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  • Writer's pictureJohn Woodman

Blackpool Retail Park And Light Rail Plans

John Woodman

A Billion plus Euro scheme to create a light rail system in Cork is now under detailed study with three routes planned. One of these will extend from Cork's city centre to the important business and retail district of Blackpool where there will be two station stops. Presently Cork is wholly reliant on urban bus services as well as long distance routes. The Irish national rail network links Cork with Dublin and also provides a service south from Cork's Kent Station to the port town of Cogh (from which the Titanic sailed on its final stop before its tragic collision and sinking in the north Atlantic).

Cork had a first generation electric tramway operating until the early 1930s with a fleet of open top single truck double deck cars, all of which remained in their as delivered condition until final closure. The city's aspirations for light rail have been underpinned by the success of the Dublin LUAS system which continues to expand. It is noteworthy to see that planners have ensured that both education and healthcare hubs will be served by new light rail services, as indeed is Cork's principal railway station (which I used a few years ago). The station was named after the Kent family who were prominent in Ireland's war of Indepence. Thomas Kent was arrested by British forces and executed by firing squad in the local prison - hence the station's official name in his memory.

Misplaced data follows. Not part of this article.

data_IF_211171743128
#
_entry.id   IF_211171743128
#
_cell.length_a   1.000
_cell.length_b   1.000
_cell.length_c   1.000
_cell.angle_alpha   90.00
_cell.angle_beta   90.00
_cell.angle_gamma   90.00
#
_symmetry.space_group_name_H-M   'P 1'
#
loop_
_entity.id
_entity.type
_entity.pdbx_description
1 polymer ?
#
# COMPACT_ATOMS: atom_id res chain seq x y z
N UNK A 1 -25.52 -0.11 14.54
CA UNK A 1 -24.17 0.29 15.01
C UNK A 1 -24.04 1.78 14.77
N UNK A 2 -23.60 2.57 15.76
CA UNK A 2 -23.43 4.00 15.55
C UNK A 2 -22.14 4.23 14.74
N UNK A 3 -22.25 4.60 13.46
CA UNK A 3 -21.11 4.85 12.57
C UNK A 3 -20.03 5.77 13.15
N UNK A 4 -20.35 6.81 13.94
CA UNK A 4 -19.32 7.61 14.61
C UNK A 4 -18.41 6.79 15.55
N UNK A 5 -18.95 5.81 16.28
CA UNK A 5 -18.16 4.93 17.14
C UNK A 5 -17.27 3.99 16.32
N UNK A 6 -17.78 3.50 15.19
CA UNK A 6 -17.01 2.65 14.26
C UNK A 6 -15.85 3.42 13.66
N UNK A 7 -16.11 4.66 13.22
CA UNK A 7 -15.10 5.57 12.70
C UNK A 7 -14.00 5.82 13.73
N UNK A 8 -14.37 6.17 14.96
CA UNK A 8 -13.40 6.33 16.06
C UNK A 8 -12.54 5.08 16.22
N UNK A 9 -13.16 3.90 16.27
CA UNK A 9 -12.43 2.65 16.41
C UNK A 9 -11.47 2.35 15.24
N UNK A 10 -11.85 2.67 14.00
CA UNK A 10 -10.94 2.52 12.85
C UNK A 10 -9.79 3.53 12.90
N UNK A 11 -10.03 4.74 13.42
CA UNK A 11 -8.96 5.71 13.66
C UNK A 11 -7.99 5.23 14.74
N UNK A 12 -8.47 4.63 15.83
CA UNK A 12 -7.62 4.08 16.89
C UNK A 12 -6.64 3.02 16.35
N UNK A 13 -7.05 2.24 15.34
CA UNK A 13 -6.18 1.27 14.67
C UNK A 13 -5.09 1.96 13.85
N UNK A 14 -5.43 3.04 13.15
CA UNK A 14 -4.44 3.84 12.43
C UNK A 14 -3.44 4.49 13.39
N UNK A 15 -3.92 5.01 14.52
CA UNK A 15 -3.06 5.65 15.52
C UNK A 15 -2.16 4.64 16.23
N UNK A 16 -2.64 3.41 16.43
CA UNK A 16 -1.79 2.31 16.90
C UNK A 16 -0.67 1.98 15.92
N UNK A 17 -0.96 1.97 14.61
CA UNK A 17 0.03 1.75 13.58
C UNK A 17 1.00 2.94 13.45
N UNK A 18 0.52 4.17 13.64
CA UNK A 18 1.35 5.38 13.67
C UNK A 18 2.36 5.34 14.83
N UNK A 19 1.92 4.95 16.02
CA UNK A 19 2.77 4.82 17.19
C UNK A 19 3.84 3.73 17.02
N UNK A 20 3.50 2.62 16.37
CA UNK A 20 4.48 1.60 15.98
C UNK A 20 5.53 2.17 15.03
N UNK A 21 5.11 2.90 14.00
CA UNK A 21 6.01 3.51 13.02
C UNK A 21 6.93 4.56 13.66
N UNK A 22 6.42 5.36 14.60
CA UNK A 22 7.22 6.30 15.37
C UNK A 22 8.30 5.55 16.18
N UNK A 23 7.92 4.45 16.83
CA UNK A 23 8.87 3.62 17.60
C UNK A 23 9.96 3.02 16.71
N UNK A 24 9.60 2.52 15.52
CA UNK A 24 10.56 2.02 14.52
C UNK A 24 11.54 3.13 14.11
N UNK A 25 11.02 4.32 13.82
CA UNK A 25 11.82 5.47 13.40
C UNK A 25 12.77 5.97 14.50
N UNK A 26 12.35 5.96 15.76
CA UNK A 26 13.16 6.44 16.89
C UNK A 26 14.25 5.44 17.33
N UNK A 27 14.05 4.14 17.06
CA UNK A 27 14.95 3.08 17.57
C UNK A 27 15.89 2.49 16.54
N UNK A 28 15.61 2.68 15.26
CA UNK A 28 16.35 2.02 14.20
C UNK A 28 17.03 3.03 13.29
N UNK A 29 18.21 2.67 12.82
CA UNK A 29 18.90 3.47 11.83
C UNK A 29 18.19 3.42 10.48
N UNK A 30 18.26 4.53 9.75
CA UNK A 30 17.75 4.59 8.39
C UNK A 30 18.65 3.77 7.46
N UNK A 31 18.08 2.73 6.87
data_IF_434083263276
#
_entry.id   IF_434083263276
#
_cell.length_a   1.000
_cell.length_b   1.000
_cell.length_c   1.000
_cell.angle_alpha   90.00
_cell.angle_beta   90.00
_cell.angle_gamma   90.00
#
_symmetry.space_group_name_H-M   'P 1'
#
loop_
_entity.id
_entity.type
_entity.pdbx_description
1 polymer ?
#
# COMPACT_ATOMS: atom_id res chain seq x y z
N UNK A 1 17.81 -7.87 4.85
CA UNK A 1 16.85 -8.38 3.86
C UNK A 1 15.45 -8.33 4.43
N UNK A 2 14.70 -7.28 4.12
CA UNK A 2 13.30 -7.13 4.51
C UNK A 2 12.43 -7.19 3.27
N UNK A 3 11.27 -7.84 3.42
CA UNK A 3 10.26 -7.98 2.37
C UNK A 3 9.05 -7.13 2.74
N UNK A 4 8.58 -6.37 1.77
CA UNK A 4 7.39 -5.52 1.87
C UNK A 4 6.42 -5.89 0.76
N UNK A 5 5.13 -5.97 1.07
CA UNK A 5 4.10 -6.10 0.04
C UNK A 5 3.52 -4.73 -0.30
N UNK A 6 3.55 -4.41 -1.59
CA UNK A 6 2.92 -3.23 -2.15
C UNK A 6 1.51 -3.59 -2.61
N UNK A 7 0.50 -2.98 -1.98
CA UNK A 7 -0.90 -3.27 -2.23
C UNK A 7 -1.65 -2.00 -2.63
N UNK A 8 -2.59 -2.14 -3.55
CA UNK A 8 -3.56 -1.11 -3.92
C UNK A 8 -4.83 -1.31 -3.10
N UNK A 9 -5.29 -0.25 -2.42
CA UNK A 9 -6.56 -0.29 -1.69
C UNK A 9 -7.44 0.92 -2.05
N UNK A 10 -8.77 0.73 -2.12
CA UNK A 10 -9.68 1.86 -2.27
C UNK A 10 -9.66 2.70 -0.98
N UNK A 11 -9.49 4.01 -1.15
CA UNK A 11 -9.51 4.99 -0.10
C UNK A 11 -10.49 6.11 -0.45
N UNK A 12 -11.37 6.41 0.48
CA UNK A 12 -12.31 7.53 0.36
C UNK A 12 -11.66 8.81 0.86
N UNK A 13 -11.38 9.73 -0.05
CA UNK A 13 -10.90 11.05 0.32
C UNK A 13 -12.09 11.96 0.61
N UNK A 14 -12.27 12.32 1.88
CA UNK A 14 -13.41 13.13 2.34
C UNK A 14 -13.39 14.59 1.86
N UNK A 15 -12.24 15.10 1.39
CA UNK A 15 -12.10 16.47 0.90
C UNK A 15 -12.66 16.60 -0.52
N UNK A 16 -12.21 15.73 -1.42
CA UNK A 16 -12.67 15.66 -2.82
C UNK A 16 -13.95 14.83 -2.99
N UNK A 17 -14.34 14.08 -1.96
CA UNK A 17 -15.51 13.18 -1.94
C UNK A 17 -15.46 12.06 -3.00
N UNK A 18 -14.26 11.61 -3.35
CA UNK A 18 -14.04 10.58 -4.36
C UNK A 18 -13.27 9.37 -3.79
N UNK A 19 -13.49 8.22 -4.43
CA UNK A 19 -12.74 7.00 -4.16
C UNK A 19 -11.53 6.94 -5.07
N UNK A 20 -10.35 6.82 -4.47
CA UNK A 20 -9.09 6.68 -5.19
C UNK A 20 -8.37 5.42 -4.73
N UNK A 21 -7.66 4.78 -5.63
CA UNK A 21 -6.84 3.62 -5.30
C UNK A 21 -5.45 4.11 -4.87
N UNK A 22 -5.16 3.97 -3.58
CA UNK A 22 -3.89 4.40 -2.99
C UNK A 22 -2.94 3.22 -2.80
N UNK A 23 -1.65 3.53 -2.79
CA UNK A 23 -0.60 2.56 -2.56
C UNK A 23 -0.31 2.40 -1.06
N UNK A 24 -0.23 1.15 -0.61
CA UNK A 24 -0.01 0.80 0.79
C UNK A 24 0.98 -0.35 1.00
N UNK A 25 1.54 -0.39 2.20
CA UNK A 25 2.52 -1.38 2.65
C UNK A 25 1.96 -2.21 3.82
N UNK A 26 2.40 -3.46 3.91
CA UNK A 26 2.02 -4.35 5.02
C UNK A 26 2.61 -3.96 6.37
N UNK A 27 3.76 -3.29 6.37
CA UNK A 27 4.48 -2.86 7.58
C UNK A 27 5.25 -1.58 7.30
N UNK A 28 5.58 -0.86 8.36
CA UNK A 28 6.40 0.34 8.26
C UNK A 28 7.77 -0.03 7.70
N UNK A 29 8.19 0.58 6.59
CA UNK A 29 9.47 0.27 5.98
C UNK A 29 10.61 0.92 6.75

The impressive studies undertaken for this second light rail network in the Republic of Ireland are worthy of attention here on the Fylde coast. Continuing need for an integrated light rail system covering similar socio-economic hot buttons is clearly in evidence - but bedevilled by the fragmented local government structure and political divide which has for too long held back coordinated transport and urban infrastructure -ever since Lytham St Annes council worthies spurned the generous and logical proposals by Walter Luff in the mid 1930s. These would have involved the Fylde coast's tramway extending from Fleetwood as far as St Annes Square.

Ireland it seems is streets ahead in realising tangible goals for coordinated transport involving modern rail technology with the centre of Blackpool benefitting from the comprehensive plan for Cork (available online). Until the Fylde's local government and parochial setup is dismantled in favour of a Fylde-wide structure - this Blackpool (and its neighbours) will continue to fall further behind dealing with changes being brought about in this century, Environmental challenges being just one.


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